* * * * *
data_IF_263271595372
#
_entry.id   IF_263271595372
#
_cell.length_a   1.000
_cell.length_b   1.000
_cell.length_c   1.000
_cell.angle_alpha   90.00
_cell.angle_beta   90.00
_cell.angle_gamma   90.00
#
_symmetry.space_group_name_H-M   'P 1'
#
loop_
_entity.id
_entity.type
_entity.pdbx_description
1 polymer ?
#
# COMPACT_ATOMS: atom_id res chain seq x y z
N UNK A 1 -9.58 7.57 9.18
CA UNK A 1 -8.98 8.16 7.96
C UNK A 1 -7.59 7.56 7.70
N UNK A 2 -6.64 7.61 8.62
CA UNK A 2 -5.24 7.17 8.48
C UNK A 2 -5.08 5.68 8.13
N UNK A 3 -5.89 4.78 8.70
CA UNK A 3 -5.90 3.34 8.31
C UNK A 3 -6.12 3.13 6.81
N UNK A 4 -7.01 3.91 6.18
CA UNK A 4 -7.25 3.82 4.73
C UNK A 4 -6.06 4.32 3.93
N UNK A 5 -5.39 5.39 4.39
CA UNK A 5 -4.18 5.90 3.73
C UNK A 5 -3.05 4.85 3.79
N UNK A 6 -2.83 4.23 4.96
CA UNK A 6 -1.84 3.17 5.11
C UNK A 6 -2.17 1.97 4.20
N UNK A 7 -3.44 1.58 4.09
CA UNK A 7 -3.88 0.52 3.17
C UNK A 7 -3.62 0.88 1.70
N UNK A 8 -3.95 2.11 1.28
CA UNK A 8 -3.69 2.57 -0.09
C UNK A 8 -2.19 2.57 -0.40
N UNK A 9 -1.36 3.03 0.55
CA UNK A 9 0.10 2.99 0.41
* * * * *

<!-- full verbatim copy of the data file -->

data_IF_263271595372
#
_entry.id   IF_263271595372
#
_cell.length_a   1.000
_cell.length_b   1.000
_cell.length_c   1.000
_cell.angle_alpha   90.00
_cell.angle_beta   90.00
_cell.angle_gamma   90.00
#
_symmetry.space_group_name_H-M   'P 1'
#
loop_
_entity.id
_entity.type
_entity.pdbx_description
1 polymer ?
#
# COMPACT_ATOMS: atom_id res chain seq x y z
N UNK A 1 -9.58 7.57 9.18
CA UNK A 1 -8.98 8.16 7.96
C UNK A 1 -7.59 7.56 7.70
N UNK A 2 -6.64 7.61 8.62
CA UNK A 2 -5.24 7.17 8.48
C UNK A 2 -5.08 5.68 8.13
N UNK A 3 -5.89 4.78 8.70
CA UNK A 3 -5.90 3.34 8.31
C UNK A 3 -6.12 3.13 6.81
N UNK A 4 -7.01 3.91 6.18
CA UNK A 4 -7.25 3.82 4.73
C UNK A 4 -6.06 4.32 3.93
N UNK A 5 -5.39 5.39 4.39
CA UNK A 5 -4.18 5.90 3.73
C UNK A 5 -3.05 4.85 3.79
N UNK A 6 -2.83 4.23 4.96
CA UNK A 6 -1.84 3.17 5.11
C UNK A 6 -2.17 1.97 4.20
N UNK A 7 -3.44 1.58 4.09
CA UNK A 7 -3.88 0.52 3.17
C UNK A 7 -3.62 0.88 1.70
N UNK A 8 -3.95 2.11 1.28
CA UNK A 8 -3.69 2.57 -0.09
C UNK A 8 -2.19 2.57 -0.40
N UNK A 9 -1.36 3.03 0.55
CA UNK A 9 0.10 2.99 0.41